• There are more ways to go than left or right…

  12. Hey, thank you Paul Wells. http://www.citizensforcrosspartycooperationkw.webs.com You may have seen me walking around a neighbourhood on CBC last night. (If you didn’t blink.) In other words, we aren’t waiting until April 2013 to start this. And also, that lady who said not at this time, later chased us down the street to sign our petition. And every other door we went to, (that CBC didn’t show) signed the thing.

  13. “But they [the Conservatives] spent millions of dollars in 2012 running Bob Rae down … Attack-ad money down the drain.”

    The timing of their attack ads suggest that they did not want Rae to become the permanent leader. So, it was hardly “money down the drain” as you suggest. Rather, they were successful.

  14. Never underestimate the PM’s chess game. The attack ads have done their work–after all, Rae is retiring. The Liberals will then likely select young Trudeau as their leader, and what could possibly be better to guarantee a Tory majority next time around?

  15. I don’t know who will run, but the Liberals could do a lot worse than Leblanc. He’s young enough to be an option for the multiple elections the Liberals will need to recover. What we heard from him in his last run suggests he is interested in reforming the party. He’s smart (Harvard grad), but any eggheadedness hasn’t prevented him from winning in his rural riding. He’s flawlessly bilingual and, as a Francophone from outside Quebec, he personifies the multilingual partnership that Canada can be (a goal Liberals in particular aspire for).
    Additionally, his home region is the one that the Liberals need to hold onto. Liberals should not assume an easy and automatic recovery. At a minimum, the party needs to stay alive, and maintain a modicum of viability so that if the NDP or Tories drop the ball, they can be there to pick it up. The Maritimes are a great life support system (kept the PC’s and NDP alive in 1997 and 2000). Voters there are more likely to vote for good candidates, and to care about local issues. There is a long-standing tradition of Liberal (and Tory) voting there. And it is one place where the Liberal brand sells well – as a poorer part of the country, the region benefits from a strong Ottawa (with both the NDP and Tories embracing decentralization, the theme of a strong unified Canada should work as a wedge issue).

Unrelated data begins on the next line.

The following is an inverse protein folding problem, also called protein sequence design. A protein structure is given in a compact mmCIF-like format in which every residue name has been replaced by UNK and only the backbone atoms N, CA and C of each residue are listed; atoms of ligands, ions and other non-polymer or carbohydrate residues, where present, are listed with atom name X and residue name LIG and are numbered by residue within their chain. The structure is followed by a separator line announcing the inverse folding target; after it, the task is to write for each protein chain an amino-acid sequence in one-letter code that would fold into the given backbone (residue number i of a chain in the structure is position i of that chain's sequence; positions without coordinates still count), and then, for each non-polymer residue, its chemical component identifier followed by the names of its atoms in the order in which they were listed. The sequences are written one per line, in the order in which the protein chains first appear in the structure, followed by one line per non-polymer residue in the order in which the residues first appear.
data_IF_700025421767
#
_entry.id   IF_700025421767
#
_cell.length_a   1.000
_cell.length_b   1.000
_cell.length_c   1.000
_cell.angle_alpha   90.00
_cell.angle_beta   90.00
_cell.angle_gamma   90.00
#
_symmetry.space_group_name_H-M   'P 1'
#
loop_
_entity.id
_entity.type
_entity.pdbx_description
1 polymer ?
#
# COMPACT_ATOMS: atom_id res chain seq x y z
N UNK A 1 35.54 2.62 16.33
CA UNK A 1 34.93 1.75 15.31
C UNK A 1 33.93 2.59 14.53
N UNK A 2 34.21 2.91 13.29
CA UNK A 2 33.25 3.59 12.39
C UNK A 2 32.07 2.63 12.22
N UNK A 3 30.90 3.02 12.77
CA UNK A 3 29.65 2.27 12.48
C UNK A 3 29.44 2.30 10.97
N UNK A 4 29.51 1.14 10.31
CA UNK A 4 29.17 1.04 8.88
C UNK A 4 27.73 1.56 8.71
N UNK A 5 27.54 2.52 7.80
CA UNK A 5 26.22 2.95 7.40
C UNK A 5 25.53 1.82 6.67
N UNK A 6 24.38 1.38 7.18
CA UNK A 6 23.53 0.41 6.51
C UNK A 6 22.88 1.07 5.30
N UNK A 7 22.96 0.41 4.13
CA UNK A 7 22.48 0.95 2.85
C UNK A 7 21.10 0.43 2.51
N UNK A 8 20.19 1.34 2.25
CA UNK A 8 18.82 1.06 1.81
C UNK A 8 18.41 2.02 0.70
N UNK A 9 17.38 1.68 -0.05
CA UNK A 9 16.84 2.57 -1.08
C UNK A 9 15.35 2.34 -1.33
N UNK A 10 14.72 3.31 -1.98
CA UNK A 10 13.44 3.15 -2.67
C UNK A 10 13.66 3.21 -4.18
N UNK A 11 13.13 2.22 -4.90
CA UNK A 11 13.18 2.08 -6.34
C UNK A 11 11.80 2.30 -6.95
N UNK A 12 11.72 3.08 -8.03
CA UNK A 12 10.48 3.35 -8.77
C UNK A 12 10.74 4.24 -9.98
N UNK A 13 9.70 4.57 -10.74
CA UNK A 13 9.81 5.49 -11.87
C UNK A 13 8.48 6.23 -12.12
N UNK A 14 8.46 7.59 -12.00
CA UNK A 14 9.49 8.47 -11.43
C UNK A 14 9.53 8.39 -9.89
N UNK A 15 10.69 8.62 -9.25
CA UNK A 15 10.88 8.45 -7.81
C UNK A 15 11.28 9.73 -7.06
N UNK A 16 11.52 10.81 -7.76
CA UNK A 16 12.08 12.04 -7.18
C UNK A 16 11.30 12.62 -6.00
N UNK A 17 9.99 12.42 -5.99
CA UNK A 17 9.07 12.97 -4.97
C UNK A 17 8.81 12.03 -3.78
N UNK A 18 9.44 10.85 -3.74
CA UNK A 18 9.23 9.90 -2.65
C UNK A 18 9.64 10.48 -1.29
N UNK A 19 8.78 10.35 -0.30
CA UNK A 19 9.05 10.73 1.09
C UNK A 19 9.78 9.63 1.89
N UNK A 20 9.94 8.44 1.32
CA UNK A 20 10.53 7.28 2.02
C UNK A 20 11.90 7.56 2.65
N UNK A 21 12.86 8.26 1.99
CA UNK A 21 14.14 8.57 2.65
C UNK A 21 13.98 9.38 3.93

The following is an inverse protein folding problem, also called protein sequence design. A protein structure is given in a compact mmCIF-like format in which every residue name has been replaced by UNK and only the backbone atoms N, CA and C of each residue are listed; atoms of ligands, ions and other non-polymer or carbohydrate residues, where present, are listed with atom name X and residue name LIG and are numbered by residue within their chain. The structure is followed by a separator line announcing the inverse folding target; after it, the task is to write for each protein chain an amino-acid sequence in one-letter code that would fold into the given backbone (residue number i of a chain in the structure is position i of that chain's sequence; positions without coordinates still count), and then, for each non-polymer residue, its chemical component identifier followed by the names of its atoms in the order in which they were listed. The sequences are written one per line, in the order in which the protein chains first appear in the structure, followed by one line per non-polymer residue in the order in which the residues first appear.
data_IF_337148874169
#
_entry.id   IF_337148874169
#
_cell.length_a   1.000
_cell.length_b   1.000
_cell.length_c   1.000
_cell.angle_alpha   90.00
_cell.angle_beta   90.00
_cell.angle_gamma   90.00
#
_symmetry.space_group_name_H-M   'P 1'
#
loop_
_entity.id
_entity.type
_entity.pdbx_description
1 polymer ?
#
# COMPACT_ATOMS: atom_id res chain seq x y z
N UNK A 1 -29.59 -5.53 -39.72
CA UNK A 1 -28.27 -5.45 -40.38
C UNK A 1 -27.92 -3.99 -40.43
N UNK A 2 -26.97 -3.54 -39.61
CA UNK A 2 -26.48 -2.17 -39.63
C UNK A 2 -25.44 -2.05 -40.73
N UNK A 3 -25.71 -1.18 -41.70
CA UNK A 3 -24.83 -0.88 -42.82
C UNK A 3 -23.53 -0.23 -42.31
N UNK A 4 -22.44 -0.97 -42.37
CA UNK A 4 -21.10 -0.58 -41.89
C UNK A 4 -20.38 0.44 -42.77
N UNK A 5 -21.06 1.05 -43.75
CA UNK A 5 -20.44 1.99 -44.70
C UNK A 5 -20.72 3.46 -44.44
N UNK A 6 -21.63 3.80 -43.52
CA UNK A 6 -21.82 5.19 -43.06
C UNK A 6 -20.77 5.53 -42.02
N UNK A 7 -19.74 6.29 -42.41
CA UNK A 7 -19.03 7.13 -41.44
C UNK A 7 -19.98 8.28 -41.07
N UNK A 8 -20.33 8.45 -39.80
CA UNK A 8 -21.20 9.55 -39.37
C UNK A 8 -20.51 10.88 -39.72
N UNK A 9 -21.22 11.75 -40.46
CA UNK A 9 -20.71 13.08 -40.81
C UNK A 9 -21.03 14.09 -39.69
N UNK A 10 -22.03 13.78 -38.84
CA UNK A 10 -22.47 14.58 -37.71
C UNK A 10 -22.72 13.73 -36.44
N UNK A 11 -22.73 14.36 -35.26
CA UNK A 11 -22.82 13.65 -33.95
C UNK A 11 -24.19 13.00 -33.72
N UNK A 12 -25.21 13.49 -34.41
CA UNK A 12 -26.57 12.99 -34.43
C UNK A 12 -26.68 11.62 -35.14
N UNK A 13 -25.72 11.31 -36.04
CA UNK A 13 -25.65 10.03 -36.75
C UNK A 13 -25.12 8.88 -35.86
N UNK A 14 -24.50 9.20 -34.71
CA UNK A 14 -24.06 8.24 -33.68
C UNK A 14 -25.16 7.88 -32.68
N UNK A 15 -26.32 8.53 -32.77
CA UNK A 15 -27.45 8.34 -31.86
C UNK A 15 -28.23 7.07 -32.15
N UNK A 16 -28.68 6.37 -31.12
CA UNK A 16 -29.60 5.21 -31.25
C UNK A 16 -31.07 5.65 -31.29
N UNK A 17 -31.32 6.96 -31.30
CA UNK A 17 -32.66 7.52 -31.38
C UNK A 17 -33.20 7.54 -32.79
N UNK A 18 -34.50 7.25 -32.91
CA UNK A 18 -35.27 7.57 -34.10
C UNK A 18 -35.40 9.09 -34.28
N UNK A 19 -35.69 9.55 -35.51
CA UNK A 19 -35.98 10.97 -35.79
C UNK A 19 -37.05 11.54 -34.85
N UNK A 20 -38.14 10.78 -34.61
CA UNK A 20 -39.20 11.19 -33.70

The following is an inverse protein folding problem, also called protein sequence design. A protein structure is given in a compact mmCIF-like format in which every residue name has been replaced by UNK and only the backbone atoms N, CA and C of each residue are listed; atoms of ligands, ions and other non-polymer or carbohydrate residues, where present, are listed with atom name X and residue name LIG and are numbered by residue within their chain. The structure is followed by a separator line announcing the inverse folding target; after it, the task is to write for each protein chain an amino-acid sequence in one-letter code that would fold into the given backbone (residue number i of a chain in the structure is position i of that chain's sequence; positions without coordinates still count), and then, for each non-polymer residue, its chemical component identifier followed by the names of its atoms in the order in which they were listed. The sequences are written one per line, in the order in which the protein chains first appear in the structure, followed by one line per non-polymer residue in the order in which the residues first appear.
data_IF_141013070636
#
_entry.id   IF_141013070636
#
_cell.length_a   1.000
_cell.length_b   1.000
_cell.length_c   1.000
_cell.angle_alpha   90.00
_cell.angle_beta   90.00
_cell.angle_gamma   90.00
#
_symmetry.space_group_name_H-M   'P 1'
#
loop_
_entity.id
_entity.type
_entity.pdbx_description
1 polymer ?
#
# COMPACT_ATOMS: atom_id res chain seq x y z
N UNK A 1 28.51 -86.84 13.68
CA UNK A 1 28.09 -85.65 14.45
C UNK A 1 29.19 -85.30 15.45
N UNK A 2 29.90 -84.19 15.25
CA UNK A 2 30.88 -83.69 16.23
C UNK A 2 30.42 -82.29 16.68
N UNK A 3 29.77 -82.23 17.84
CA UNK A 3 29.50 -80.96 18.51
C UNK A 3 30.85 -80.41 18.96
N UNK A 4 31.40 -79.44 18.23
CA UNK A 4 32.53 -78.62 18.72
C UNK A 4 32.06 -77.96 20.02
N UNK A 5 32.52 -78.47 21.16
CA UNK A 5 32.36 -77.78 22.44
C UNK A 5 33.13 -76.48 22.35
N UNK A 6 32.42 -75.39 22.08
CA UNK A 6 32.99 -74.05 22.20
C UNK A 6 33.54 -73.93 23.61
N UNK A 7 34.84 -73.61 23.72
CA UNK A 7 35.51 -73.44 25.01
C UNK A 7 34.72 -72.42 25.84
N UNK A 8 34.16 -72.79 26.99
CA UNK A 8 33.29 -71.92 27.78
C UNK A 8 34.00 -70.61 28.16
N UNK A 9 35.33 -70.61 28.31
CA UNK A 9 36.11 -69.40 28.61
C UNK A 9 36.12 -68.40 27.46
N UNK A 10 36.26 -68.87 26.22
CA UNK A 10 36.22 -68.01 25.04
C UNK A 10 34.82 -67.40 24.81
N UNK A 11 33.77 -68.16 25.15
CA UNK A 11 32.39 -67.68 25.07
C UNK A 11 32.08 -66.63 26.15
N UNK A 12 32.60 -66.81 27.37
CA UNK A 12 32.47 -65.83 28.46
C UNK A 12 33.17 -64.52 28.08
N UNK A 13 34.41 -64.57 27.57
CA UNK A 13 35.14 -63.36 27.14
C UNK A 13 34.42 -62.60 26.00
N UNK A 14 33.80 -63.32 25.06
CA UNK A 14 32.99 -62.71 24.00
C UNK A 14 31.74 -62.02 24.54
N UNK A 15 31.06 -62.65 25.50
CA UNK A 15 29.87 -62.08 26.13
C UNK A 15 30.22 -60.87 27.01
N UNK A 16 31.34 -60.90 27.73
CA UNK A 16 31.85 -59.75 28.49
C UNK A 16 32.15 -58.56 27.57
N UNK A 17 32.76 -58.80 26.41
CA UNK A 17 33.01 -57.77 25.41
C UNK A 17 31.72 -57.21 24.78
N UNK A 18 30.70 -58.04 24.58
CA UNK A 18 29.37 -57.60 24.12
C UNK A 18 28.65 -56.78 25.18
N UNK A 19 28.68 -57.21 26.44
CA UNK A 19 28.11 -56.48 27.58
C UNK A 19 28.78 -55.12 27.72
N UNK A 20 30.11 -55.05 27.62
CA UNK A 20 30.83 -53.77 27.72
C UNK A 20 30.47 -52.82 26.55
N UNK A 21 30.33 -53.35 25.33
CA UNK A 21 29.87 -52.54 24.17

16. The Liberal Party is like conjoined twins who have spent the last twenty years trying to stab each other into submission. Now it’s bled out and dying, looking for a blood transfusion. Good luck with that.

  17. IF NOMINATED I WILL NOT RUN, IF ELECTED . . I suppose it’s too much to ask for a groundswell of support refusing to accept Rae’s decision. That’s what would make the greatest difference in the party in general, to say nothing of Rae’s Days. (No, I didn’t realize that was a pun.) All this milquetoast “support” for the guy, I’m surprised he doesn’t defect to the Dips. He should have beaten Ignatieff (and this is the party, alas, that chose Ignatieff, which speaks volumes for why they aren’t being corrupted, currently, by power) Rae’s unquestionably an asset to the party and just having him in the race will make it a contest. We’ve had a few too many coronations and should’ve learned that lesson. One of the best politicians in the country and one of the top assets the Glibs have. That he bowed out only lends him additional respectability and sincerity. A demonstration in kind by the Libs would present them as the party of class. And he’s best positioned to make overtures toward uniting the left.

  18. I used to enjoy those back and forth conversations Paul Wells and Andrew Coyne used to have. Would love to see something like that again discussing this and other issues.